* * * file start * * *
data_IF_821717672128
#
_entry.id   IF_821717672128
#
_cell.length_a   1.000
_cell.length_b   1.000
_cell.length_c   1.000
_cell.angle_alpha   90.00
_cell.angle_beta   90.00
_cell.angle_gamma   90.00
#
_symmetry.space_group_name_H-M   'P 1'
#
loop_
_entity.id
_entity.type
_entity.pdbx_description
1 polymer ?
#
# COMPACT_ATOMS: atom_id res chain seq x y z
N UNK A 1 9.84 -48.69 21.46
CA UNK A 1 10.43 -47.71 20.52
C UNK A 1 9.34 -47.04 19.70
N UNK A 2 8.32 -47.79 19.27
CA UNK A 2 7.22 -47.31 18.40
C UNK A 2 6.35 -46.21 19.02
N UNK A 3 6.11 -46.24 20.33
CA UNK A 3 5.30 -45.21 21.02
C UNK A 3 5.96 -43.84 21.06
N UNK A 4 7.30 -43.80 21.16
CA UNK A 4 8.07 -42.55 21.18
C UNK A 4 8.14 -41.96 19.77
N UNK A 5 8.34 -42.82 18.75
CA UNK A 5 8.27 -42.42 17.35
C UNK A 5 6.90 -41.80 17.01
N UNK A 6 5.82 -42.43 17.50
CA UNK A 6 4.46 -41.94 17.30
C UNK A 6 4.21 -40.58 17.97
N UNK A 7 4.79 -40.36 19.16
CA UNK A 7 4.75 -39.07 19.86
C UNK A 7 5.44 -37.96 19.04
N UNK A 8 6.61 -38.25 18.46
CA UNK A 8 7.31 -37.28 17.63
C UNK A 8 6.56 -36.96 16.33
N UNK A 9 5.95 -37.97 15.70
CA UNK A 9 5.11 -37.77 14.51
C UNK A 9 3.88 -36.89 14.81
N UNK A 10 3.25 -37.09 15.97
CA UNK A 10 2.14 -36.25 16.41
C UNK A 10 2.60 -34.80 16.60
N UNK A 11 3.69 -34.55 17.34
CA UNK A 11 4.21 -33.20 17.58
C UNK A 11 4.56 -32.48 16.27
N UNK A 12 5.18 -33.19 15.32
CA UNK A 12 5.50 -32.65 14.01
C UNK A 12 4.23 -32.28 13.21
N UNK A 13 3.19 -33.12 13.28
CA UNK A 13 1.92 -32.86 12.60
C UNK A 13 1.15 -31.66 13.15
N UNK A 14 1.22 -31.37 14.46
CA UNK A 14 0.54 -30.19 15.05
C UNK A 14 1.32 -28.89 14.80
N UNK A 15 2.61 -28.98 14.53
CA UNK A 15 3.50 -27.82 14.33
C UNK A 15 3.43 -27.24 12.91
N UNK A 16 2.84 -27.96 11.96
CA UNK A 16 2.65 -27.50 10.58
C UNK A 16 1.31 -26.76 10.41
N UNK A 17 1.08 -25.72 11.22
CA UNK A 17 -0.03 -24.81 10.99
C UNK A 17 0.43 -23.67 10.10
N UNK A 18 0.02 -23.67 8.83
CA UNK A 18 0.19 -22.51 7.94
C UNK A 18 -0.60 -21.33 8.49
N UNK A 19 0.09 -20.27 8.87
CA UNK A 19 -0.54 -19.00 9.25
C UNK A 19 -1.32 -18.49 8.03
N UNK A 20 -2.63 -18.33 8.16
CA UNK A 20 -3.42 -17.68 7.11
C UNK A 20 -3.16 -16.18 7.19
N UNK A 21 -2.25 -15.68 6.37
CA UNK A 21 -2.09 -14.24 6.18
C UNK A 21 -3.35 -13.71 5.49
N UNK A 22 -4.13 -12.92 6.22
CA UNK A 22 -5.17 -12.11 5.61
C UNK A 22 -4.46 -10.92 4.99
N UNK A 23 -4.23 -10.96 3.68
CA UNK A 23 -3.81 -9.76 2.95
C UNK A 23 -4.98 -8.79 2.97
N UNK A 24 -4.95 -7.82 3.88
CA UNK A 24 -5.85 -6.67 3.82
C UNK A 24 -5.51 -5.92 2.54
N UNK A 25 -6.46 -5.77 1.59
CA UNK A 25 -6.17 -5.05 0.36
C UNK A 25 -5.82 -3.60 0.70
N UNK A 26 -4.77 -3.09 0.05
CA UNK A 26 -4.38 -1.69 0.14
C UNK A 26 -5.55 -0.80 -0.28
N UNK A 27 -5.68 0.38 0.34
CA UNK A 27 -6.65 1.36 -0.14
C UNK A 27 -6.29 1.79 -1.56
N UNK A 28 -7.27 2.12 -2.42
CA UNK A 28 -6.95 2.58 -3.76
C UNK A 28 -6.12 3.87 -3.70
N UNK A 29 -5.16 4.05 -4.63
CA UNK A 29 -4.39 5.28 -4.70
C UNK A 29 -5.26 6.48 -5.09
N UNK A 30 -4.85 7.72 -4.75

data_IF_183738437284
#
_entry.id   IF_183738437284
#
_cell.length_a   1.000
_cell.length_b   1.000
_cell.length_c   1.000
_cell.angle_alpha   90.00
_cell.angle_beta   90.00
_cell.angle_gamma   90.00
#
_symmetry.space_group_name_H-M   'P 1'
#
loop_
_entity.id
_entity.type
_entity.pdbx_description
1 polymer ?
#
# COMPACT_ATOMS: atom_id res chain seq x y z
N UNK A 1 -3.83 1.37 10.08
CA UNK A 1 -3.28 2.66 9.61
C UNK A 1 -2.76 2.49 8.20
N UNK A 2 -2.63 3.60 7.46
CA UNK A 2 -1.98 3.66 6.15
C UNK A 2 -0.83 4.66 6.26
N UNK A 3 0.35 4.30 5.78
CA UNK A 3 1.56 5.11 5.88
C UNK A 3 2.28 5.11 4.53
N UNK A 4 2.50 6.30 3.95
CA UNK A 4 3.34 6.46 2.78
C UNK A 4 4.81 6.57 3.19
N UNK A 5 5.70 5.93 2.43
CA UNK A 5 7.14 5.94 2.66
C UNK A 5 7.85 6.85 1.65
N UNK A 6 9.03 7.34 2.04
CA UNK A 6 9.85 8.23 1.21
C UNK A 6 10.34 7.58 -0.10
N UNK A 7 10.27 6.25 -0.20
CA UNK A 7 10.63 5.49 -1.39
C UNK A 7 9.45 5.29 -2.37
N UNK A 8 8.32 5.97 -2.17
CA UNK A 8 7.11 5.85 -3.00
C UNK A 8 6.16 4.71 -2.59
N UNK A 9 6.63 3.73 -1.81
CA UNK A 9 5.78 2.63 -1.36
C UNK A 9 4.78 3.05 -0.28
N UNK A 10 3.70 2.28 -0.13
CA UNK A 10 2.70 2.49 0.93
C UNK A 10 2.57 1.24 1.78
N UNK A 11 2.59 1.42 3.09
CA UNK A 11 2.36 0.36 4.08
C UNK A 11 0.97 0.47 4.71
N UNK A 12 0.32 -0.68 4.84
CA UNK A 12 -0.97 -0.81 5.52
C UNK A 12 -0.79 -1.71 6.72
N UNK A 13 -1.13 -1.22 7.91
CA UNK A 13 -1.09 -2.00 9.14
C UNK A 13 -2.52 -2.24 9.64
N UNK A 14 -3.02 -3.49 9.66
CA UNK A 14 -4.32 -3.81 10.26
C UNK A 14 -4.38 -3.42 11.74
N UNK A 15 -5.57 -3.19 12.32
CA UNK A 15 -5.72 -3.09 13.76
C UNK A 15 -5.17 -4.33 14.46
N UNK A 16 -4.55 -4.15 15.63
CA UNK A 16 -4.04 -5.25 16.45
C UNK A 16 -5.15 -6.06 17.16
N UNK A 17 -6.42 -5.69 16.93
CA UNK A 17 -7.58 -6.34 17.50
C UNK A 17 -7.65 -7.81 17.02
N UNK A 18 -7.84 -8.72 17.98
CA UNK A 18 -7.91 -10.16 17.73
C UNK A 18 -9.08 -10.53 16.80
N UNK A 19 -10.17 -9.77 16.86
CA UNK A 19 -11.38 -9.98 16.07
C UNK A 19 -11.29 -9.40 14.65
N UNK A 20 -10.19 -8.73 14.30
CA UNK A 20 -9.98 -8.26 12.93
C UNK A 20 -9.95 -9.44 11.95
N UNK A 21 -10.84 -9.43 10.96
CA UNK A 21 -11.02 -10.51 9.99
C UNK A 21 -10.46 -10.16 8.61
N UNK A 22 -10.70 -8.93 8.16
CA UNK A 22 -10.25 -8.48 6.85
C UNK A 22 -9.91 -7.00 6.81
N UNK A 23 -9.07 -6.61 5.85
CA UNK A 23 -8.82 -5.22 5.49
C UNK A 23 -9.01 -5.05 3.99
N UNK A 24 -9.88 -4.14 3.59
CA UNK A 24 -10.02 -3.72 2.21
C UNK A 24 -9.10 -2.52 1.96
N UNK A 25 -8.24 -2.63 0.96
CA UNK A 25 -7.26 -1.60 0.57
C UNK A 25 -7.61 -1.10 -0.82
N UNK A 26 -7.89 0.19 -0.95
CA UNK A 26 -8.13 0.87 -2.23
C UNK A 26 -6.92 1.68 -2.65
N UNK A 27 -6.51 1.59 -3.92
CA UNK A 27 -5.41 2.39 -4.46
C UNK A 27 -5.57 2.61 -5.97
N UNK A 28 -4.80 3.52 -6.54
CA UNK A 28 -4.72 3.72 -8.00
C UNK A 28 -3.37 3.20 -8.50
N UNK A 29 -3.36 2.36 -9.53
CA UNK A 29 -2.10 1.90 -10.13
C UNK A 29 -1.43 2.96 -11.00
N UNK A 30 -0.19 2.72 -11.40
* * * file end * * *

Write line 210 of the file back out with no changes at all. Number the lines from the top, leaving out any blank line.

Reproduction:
N UNK A 28 -4.80 3.52 -6.54